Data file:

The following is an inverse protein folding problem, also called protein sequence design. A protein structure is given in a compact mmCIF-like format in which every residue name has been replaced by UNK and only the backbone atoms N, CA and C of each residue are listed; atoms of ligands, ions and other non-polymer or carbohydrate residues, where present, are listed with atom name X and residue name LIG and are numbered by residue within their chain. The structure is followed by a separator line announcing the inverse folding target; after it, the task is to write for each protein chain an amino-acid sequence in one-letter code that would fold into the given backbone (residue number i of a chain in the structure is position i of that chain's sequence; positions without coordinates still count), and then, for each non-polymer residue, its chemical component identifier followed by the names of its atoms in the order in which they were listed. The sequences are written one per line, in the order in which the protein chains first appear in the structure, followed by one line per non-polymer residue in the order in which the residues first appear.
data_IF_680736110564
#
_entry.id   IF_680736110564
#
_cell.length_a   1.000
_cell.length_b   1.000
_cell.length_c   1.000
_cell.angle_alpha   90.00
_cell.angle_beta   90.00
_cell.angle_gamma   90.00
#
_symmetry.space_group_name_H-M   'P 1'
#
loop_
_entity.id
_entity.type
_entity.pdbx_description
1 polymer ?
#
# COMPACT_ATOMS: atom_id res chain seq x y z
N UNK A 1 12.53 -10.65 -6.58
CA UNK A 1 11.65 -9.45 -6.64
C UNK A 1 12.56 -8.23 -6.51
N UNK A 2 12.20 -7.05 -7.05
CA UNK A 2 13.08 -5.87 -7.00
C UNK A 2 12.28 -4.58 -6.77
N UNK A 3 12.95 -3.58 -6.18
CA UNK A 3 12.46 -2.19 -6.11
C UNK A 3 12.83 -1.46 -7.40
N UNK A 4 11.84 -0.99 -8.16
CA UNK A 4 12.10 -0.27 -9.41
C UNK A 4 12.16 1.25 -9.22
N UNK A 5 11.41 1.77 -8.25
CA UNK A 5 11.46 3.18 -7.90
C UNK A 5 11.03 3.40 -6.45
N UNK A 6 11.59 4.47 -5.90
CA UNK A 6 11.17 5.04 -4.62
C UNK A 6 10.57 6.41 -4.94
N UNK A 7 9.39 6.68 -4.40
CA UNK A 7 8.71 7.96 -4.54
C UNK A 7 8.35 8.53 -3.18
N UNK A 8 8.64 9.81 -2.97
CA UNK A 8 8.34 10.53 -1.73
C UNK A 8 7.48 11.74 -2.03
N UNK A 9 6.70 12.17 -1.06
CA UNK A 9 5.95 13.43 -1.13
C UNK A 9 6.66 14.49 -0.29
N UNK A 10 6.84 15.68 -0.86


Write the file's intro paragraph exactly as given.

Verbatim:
The following is an inverse protein folding problem, also called protein sequence design. A protein structure is given in a compact mmCIF-like format in which every residue name has been replaced by UNK and only the backbone atoms N, CA and C of each residue are listed; atoms of ligands, ions and other non-polymer or carbohydrate residues, where present, are listed with atom name X and residue name LIG and are numbered by residue within their chain. The structure is followed by a separator line announcing the inverse folding target; after it, the task is to write for each protein chain an amino-acid sequence in one-letter code that would fold into the given backbone (residue number i of a chain in the structure is position i of that chain's sequence; positions without coordinates still count), and then, for each non-polymer residue, its chemical component identifier followed by the names of its atoms in the order in which they were listed. The sequences are written one per line, in the order in which the protein chains first appear in the structure, followed by one line per non-polymer residue in the order in which the residues first appear.